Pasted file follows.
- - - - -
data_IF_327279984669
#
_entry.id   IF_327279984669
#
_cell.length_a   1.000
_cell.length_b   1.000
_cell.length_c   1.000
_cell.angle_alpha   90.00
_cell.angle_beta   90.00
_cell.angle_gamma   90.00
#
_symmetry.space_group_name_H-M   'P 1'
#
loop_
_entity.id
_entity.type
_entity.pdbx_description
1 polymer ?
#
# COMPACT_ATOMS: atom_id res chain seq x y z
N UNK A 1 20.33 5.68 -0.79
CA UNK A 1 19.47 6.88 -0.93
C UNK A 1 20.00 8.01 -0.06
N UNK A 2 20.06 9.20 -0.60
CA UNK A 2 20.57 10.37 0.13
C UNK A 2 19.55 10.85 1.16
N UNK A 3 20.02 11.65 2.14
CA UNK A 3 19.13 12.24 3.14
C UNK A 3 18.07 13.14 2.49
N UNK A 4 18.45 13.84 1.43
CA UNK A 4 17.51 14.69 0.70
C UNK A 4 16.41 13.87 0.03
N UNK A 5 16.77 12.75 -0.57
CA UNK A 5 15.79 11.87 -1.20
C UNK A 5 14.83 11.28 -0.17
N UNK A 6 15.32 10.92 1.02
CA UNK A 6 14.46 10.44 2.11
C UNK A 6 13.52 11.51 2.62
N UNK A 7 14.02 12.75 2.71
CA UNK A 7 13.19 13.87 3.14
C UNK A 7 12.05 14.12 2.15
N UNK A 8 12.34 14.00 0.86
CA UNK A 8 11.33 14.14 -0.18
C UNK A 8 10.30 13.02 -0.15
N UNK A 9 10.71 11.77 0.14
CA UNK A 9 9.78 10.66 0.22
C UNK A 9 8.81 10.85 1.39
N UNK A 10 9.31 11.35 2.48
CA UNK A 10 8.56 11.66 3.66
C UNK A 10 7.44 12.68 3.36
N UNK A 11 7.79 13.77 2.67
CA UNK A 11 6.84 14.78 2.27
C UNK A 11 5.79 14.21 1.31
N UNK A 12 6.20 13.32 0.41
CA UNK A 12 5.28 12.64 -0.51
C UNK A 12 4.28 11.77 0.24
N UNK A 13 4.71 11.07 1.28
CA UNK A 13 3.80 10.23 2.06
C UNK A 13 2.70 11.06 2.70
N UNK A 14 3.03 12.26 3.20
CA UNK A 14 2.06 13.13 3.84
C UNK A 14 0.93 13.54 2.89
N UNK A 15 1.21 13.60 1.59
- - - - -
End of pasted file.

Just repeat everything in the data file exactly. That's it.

data_IF_327279984669
#
_entry.id   IF_327279984669
#
_cell.length_a   1.000
_cell.length_b   1.000
_cell.length_c   1.000
_cell.angle_alpha   90.00
_cell.angle_beta   90.00
_cell.angle_gamma   90.00
#
_symmetry.space_group_name_H-M   'P 1'
#
loop_
_entity.id
_entity.type
_entity.pdbx_description
1 polymer ?
#
# COMPACT_ATOMS: atom_id res chain seq x y z
N UNK A 1 20.33 5.68 -0.79
CA UNK A 1 19.47 6.88 -0.93
C UNK A 1 20.00 8.01 -0.06
N UNK A 2 20.06 9.20 -0.60
CA UNK A 2 20.57 10.37 0.13
C UNK A 2 19.55 10.85 1.16
N UNK A 3 20.02 11.65 2.14
CA UNK A 3 19.13 12.24 3.14
C UNK A 3 18.07 13.14 2.49
N UNK A 4 18.45 13.84 1.43
CA UNK A 4 17.51 14.69 0.70
C UNK A 4 16.41 13.87 0.03
N UNK A 5 16.77 12.75 -0.57
CA UNK A 5 15.79 11.87 -1.20
C UNK A 5 14.83 11.28 -0.17
N UNK A 6 15.32 10.92 1.02
CA UNK A 6 14.46 10.44 2.11
C UNK A 6 13.52 11.51 2.62
N UNK A 7 14.02 12.75 2.71
CA UNK A 7 13.19 13.87 3.14
C UNK A 7 12.05 14.12 2.15
N UNK A 8 12.34 14.00 0.86
CA UNK A 8 11.33 14.14 -0.18
C UNK A 8 10.30 13.02 -0.15
N UNK A 9 10.71 11.77 0.14
CA UNK A 9 9.78 10.66 0.22
C UNK A 9 8.81 10.85 1.39
N UNK A 10 9.31 11.35 2.48
CA UNK A 10 8.56 11.66 3.66
C UNK A 10 7.44 12.68 3.36
N UNK A 11 7.79 13.77 2.67
CA UNK A 11 6.84 14.78 2.27
C UNK A 11 5.79 14.21 1.31
N UNK A 12 6.20 13.32 0.41
CA UNK A 12 5.28 12.64 -0.51
C UNK A 12 4.28 11.77 0.24
N UNK A 13 4.71 11.07 1.28
CA UNK A 13 3.80 10.23 2.06
C UNK A 13 2.70 11.06 2.70
N UNK A 14 3.03 12.26 3.20
CA UNK A 14 2.06 13.13 3.84
C UNK A 14 0.93 13.54 2.89
N UNK A 15 1.21 13.60 1.59